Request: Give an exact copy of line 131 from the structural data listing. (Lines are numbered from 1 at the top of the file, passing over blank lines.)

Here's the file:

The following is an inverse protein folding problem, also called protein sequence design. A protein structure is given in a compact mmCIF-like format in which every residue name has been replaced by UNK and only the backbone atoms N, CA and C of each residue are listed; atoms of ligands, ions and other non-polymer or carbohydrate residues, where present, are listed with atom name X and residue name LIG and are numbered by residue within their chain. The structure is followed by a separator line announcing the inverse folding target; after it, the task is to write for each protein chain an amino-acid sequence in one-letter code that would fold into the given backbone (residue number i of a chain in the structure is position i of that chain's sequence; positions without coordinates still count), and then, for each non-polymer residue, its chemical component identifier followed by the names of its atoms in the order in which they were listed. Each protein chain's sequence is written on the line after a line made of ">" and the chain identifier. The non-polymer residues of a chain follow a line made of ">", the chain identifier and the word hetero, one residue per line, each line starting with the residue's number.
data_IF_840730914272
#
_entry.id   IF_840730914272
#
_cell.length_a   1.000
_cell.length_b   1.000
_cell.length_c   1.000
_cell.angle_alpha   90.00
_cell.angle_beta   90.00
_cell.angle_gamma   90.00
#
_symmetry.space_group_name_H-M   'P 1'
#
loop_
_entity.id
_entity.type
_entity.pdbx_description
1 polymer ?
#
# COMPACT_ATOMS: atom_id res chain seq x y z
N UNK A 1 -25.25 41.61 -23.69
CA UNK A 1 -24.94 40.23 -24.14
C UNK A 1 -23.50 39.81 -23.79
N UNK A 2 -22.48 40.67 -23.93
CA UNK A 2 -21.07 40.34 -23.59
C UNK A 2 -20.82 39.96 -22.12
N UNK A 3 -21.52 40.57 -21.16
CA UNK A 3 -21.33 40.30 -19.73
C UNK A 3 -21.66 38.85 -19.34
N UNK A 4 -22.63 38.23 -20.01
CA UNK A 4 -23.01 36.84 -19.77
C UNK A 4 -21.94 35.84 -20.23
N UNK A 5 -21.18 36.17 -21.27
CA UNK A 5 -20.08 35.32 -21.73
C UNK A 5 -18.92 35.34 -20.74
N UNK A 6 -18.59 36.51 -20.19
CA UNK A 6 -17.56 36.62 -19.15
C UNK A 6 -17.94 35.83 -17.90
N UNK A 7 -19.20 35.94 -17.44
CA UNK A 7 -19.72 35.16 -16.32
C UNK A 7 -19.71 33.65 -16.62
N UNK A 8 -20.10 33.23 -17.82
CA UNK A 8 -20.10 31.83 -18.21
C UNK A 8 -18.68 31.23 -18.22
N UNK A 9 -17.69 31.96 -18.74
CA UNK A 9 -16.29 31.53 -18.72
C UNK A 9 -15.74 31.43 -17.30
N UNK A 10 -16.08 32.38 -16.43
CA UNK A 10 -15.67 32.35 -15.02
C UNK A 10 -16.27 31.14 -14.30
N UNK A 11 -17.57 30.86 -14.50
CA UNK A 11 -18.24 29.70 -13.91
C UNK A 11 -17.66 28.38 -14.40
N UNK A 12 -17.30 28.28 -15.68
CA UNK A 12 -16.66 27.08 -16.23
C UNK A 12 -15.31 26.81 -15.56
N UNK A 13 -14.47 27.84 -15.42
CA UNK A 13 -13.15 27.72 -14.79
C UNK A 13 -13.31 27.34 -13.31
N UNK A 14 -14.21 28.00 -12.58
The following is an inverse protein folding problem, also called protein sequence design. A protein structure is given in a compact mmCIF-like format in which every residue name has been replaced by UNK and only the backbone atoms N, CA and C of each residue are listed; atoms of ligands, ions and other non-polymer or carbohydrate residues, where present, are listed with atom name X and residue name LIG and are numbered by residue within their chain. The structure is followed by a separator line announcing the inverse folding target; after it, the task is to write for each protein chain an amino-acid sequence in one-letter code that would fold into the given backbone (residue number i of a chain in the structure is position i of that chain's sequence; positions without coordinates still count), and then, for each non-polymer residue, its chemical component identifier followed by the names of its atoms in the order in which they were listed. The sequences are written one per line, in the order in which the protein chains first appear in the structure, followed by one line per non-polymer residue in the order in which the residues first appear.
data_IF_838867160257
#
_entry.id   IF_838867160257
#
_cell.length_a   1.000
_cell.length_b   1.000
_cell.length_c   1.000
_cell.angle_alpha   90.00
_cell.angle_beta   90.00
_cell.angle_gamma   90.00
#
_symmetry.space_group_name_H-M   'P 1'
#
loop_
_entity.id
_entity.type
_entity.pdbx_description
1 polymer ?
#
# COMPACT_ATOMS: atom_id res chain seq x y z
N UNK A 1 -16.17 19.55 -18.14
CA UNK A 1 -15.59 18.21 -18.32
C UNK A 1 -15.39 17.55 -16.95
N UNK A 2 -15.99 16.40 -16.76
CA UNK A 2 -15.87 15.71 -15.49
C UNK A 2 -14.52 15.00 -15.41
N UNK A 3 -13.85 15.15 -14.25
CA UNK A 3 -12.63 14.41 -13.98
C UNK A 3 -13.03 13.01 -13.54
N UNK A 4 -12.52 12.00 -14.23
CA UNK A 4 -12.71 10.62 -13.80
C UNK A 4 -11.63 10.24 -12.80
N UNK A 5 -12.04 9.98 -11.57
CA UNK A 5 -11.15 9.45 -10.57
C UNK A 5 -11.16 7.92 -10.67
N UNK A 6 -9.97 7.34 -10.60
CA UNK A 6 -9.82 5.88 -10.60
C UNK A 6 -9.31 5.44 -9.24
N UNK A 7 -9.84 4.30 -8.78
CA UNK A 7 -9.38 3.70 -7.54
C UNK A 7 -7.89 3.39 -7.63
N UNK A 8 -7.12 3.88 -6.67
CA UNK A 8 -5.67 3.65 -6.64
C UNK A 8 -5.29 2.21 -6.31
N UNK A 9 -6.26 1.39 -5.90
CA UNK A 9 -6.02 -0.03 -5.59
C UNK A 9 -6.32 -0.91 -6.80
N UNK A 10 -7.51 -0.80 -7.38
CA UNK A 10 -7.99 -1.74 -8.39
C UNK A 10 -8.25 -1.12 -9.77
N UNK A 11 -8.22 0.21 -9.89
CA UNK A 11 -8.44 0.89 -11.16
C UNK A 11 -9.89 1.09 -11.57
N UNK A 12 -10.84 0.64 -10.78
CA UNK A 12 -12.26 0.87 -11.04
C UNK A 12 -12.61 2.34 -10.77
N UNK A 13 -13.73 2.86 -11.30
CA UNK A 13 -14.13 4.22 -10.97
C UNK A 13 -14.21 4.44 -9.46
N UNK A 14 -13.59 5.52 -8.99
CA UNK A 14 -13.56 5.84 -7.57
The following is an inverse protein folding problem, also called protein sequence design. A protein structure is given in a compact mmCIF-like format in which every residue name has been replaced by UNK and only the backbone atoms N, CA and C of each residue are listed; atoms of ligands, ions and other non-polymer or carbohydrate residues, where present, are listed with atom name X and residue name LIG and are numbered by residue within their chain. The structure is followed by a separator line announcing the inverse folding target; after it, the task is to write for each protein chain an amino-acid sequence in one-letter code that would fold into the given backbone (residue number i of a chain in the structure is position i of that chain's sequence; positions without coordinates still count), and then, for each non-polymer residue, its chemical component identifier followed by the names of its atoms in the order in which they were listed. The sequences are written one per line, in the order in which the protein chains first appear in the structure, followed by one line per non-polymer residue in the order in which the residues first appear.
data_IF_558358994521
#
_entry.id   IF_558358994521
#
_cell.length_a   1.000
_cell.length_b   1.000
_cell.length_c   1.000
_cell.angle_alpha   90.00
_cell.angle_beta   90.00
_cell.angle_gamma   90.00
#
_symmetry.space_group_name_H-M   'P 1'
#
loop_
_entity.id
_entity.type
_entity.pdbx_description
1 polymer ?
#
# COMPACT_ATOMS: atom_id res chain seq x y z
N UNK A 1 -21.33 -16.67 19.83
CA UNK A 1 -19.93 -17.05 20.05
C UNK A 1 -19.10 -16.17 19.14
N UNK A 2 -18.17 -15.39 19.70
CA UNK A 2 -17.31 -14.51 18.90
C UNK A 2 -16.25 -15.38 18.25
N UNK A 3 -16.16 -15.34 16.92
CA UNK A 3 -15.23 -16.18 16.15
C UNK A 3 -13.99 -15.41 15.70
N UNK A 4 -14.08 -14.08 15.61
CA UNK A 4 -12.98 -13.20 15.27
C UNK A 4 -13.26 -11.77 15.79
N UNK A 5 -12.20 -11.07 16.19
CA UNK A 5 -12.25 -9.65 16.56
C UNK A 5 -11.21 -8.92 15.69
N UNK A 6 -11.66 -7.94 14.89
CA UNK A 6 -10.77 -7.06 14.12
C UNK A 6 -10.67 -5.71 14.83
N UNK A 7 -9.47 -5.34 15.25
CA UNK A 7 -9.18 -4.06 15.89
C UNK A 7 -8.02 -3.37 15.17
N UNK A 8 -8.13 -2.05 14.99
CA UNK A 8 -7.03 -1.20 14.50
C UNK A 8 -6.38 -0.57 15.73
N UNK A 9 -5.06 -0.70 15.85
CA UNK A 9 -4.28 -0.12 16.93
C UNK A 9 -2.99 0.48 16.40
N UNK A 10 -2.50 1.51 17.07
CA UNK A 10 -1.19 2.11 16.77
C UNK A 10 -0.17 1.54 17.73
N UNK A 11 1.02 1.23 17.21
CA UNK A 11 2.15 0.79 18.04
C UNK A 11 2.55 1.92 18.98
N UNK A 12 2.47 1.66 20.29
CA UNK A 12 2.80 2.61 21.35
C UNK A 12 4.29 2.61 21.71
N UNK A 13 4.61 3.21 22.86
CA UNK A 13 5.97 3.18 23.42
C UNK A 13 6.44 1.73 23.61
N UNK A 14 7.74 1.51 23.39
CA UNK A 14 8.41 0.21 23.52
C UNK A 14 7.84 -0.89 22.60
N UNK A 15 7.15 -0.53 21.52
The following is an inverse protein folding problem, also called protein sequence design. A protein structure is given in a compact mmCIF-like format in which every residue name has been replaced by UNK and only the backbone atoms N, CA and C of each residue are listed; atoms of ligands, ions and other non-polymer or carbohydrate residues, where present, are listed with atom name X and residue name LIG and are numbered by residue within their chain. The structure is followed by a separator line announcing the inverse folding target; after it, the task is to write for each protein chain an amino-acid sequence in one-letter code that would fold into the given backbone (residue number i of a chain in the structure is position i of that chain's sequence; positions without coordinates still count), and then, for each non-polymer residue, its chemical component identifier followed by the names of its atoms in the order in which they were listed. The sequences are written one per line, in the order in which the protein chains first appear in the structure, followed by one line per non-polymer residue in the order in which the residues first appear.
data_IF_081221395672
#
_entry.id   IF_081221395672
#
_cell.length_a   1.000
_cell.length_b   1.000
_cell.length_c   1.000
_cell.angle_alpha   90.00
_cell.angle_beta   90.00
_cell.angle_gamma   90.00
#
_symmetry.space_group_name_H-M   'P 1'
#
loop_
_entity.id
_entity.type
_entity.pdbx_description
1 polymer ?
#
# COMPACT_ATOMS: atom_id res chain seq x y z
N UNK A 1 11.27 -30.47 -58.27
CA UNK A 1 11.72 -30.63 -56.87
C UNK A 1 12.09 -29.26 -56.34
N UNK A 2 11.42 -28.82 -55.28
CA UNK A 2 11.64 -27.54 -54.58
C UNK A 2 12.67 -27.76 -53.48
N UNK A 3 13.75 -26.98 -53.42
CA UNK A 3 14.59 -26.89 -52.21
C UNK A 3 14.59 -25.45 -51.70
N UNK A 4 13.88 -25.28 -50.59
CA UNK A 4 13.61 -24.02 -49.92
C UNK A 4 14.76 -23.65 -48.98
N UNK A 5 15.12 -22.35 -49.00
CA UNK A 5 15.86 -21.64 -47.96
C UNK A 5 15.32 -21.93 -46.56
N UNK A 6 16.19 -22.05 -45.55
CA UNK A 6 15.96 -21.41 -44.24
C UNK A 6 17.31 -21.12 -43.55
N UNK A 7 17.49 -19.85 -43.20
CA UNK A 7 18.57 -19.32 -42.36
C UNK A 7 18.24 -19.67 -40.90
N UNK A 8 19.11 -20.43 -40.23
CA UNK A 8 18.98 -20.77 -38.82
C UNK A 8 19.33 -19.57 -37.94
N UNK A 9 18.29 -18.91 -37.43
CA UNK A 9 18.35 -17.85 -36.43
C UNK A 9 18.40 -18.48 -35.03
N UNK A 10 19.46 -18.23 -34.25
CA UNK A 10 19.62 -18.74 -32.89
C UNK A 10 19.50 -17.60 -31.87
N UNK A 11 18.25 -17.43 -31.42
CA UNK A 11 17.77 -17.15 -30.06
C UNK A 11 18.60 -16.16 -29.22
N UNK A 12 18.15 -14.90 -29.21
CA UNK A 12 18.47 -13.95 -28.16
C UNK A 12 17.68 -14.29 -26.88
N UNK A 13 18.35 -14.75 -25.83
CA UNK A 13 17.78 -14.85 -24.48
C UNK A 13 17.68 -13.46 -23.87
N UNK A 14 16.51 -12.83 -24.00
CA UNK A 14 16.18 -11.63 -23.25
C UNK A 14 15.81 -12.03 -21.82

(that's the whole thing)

_cell.length_c   1.000